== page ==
Kendra taking care of Asher in the hospital

Unfortunately, Asher suffered some complications from his surgery. Within 10 days of his transplant, he underwent another major surgery.

“Asher was intubated in the hospital for the first month after his transplant,” Kendra says. “He was full of fluid and non-expressive…just not himself. It was so hard to go through that and think that I may have to say goodbye to my child.”

Thankfully, Asher made it through his second surgery. When he was finally able to leave the hospital’s care, the Howie’s House became Asher’s first home.

“I love that the Howie’s House is so clean and that it’s safe for immunosuppressed patients like Asher,” Kendra says. “Dinner is always made every night, which is wonderful. The last thing I want to do is cook when I get back from the hospital. It’s also so family-oriented. It was so easy for me to be a mom spending time with my children.”

Asher and his siblings

While Kendra takes care of Asher, her family, including her father and other two children, come down to spend time with them on the weekends.

“One day we sat down in the Activity Center and watched movies all day,” she says. “We also eat dinner together in the garden and go on walks. We even went to a festival at one of the parks nearby.”

At the Howie’s House, Kendra is also able to take care of herself. She takes bubble baths in her private bathroom, uses the gym, reads in the library, sits outside, and participates in the evening activities with her daughter.

Asher doing well post-transplant

She also spends time talking to other families about their transplant care. She even learned that some of them are on the same medication as Asher. “Learning from [the other transplant families] gives me hope,” she says. “I’m less stressed because there are so many people to talk to. I didn’t realize how nice that’d be.”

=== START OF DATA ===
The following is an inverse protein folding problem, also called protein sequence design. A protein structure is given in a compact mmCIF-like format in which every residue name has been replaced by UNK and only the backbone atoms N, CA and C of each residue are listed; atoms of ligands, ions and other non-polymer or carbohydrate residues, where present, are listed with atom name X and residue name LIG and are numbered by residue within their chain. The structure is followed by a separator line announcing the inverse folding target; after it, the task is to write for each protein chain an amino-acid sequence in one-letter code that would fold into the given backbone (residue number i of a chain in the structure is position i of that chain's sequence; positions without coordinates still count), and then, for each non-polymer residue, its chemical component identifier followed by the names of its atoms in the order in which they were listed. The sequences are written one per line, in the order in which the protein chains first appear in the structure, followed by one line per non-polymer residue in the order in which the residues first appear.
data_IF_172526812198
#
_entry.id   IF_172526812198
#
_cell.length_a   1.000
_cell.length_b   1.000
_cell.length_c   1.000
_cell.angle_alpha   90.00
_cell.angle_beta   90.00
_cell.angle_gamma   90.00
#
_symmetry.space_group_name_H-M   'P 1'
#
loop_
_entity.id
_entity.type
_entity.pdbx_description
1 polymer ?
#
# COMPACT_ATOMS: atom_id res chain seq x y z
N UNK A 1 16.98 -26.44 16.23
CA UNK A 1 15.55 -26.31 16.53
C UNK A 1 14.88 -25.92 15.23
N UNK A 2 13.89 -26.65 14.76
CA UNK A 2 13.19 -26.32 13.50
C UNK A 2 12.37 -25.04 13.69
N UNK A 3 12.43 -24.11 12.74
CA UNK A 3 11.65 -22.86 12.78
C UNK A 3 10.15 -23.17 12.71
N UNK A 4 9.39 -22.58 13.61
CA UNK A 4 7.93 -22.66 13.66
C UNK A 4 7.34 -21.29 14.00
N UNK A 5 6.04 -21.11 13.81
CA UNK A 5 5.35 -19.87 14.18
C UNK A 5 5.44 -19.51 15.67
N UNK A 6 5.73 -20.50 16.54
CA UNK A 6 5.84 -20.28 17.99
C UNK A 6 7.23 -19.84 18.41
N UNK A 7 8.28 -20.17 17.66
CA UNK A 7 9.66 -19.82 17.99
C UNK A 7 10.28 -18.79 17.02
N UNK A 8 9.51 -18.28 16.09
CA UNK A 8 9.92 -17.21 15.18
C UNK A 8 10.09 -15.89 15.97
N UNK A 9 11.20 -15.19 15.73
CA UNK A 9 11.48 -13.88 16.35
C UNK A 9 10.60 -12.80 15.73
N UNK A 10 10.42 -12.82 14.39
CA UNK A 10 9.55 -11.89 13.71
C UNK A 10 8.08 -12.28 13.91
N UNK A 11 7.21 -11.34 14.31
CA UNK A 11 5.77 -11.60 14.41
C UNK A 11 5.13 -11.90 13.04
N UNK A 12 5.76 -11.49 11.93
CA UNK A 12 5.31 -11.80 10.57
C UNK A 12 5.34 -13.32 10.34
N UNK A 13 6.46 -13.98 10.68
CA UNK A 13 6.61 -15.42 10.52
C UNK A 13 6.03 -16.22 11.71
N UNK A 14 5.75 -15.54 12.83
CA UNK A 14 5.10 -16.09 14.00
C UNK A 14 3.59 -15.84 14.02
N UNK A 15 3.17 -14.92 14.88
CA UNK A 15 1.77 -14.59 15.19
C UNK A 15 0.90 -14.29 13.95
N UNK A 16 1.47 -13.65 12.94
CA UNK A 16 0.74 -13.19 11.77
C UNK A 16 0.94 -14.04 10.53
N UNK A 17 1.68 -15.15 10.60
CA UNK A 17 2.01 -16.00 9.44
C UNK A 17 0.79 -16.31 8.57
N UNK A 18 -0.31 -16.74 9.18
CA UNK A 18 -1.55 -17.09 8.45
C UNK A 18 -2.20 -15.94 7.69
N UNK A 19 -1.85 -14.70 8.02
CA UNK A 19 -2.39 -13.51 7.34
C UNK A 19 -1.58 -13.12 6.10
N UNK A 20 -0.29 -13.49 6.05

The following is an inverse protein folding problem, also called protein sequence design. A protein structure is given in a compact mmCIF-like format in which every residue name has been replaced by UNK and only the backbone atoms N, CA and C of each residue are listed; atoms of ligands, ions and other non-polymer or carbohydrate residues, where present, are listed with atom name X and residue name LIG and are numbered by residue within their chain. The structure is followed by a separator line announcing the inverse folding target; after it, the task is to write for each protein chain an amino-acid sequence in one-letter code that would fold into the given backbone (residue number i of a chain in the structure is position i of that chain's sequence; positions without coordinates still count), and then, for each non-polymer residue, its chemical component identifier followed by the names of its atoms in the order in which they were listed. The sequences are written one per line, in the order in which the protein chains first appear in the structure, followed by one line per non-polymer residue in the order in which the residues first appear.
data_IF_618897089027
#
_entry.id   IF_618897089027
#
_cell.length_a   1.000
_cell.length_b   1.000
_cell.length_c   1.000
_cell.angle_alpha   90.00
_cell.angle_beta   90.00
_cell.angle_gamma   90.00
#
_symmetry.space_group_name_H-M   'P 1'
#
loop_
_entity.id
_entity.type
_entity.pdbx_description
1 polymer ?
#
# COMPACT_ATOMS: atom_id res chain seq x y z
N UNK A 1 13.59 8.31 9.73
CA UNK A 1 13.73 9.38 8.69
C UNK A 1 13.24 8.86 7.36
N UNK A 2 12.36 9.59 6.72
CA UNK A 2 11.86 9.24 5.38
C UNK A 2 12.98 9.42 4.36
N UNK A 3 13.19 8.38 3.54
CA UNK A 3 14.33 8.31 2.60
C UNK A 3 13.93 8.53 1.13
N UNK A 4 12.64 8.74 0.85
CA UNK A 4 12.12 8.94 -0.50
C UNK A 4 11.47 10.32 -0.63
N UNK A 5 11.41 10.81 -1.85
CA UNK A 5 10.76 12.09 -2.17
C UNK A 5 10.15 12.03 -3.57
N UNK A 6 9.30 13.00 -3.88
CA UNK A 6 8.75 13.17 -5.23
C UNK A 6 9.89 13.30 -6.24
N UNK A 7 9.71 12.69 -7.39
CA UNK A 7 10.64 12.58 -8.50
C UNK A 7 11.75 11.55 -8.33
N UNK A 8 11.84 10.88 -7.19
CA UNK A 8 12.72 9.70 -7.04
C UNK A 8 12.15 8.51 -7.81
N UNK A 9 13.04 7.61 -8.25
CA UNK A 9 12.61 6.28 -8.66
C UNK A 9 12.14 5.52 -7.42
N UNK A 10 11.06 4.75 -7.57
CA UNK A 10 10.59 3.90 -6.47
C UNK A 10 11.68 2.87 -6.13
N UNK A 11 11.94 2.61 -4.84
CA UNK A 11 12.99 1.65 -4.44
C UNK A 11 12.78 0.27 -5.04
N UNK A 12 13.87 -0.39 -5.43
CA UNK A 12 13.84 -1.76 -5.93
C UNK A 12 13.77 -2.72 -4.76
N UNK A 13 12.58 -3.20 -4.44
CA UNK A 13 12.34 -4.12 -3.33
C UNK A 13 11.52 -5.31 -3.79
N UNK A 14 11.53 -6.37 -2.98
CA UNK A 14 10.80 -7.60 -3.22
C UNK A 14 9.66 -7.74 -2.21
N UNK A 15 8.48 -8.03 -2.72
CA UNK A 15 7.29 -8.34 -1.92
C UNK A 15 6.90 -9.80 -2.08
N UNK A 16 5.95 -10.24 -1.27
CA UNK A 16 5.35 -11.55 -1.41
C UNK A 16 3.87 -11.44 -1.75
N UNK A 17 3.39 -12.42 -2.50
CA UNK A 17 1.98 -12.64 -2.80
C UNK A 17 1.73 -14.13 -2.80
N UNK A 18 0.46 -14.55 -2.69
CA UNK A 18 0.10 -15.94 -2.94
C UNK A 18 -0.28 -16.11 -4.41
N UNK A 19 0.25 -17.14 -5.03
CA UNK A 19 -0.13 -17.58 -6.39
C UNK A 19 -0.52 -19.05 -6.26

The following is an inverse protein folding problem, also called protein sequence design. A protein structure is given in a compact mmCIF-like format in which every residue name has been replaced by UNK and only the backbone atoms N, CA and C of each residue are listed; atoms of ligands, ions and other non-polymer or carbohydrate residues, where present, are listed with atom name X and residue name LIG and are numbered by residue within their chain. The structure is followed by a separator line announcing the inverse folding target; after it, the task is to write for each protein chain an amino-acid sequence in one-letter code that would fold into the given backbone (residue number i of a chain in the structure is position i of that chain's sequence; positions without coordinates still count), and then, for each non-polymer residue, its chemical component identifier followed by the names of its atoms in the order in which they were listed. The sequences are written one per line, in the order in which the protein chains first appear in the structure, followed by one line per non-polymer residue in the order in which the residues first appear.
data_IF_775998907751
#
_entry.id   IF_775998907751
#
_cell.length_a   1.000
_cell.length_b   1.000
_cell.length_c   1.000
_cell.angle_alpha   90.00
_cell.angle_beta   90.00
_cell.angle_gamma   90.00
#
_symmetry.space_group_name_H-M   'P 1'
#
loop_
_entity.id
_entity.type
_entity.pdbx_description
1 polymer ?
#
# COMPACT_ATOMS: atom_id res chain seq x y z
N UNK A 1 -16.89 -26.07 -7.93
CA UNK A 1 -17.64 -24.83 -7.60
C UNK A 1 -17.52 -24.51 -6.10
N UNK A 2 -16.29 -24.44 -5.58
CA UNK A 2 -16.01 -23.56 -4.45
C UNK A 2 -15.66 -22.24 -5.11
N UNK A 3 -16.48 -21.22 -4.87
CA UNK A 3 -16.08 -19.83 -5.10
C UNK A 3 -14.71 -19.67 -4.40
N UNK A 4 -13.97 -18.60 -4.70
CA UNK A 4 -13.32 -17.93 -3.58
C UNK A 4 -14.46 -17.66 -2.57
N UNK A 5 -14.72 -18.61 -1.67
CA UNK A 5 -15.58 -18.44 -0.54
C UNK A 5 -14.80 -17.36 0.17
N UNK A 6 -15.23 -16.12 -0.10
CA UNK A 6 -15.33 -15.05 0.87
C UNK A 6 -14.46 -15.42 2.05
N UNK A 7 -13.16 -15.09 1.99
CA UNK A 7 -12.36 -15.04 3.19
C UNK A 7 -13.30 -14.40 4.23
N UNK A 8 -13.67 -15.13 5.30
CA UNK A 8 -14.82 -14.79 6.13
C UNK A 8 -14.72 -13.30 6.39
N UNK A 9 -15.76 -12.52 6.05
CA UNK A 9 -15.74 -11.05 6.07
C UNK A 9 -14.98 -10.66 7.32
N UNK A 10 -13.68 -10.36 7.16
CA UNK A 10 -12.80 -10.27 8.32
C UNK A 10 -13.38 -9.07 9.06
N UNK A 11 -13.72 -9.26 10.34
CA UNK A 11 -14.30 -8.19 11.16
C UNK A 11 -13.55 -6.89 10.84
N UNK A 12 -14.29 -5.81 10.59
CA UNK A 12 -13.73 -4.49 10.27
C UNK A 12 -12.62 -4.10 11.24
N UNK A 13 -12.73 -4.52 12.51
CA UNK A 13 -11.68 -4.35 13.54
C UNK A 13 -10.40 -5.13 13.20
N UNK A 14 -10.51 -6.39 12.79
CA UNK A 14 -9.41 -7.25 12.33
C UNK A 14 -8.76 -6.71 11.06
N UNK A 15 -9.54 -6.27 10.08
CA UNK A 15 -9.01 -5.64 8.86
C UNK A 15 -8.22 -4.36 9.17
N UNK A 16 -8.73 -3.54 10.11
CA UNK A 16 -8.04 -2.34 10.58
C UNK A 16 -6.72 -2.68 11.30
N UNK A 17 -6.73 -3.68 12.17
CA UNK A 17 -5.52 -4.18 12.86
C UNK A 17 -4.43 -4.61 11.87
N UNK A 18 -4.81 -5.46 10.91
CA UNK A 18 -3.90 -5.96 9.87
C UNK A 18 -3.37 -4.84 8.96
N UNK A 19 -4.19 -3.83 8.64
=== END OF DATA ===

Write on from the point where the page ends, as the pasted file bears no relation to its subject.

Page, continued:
Asher has recovered so well that he and his family were recently able to go back to their own home, but plan to return to the Howie’s House for their follow-up appointments.

“I know Asher may need more care in the future,” Kendra says. “And I’m just thankful that the Howie’s House exists.”

Mattman posing for a picture with Heartman during his stay at the Howie’s House back in 2014

Many of you may remember Matthew Brown, also known as “Mattman,” who stayed at the Howie’s House with his mother, Kelly, back in 2014. He received his precious gift of life—a life-saving heart transplant—at just five years old. Now Matthew is a bright, happy nine year old boy in the fourth grade, and we are so happy to let you know that he is doing very well!

Before Matthew Brown was five years old, he’d had four heart surgeries. He was born with a defect that was weakening his heart. The day after Christmas in 2013, he was medevacked from his local hospital to the Children’s Hospital of Philadelphia and listed for a transplant.

“I really had no idea how long we’d be away from home,” Kelly explains. Thankfully, Matthew received his transplant on June 25th, 2014 and was able to stay at Gift of Life Howie’s House with her as he recovered.

Kelly and Matthew stayed in Philadelphia for 8 months—from the day Matthew was flown to the Children’s Hospital of Philadelphia to the day his doctors told them it was OK to go home.

Matthew and Kelly visiting Gift of Life Howie’s House’s Holiday Campaign poster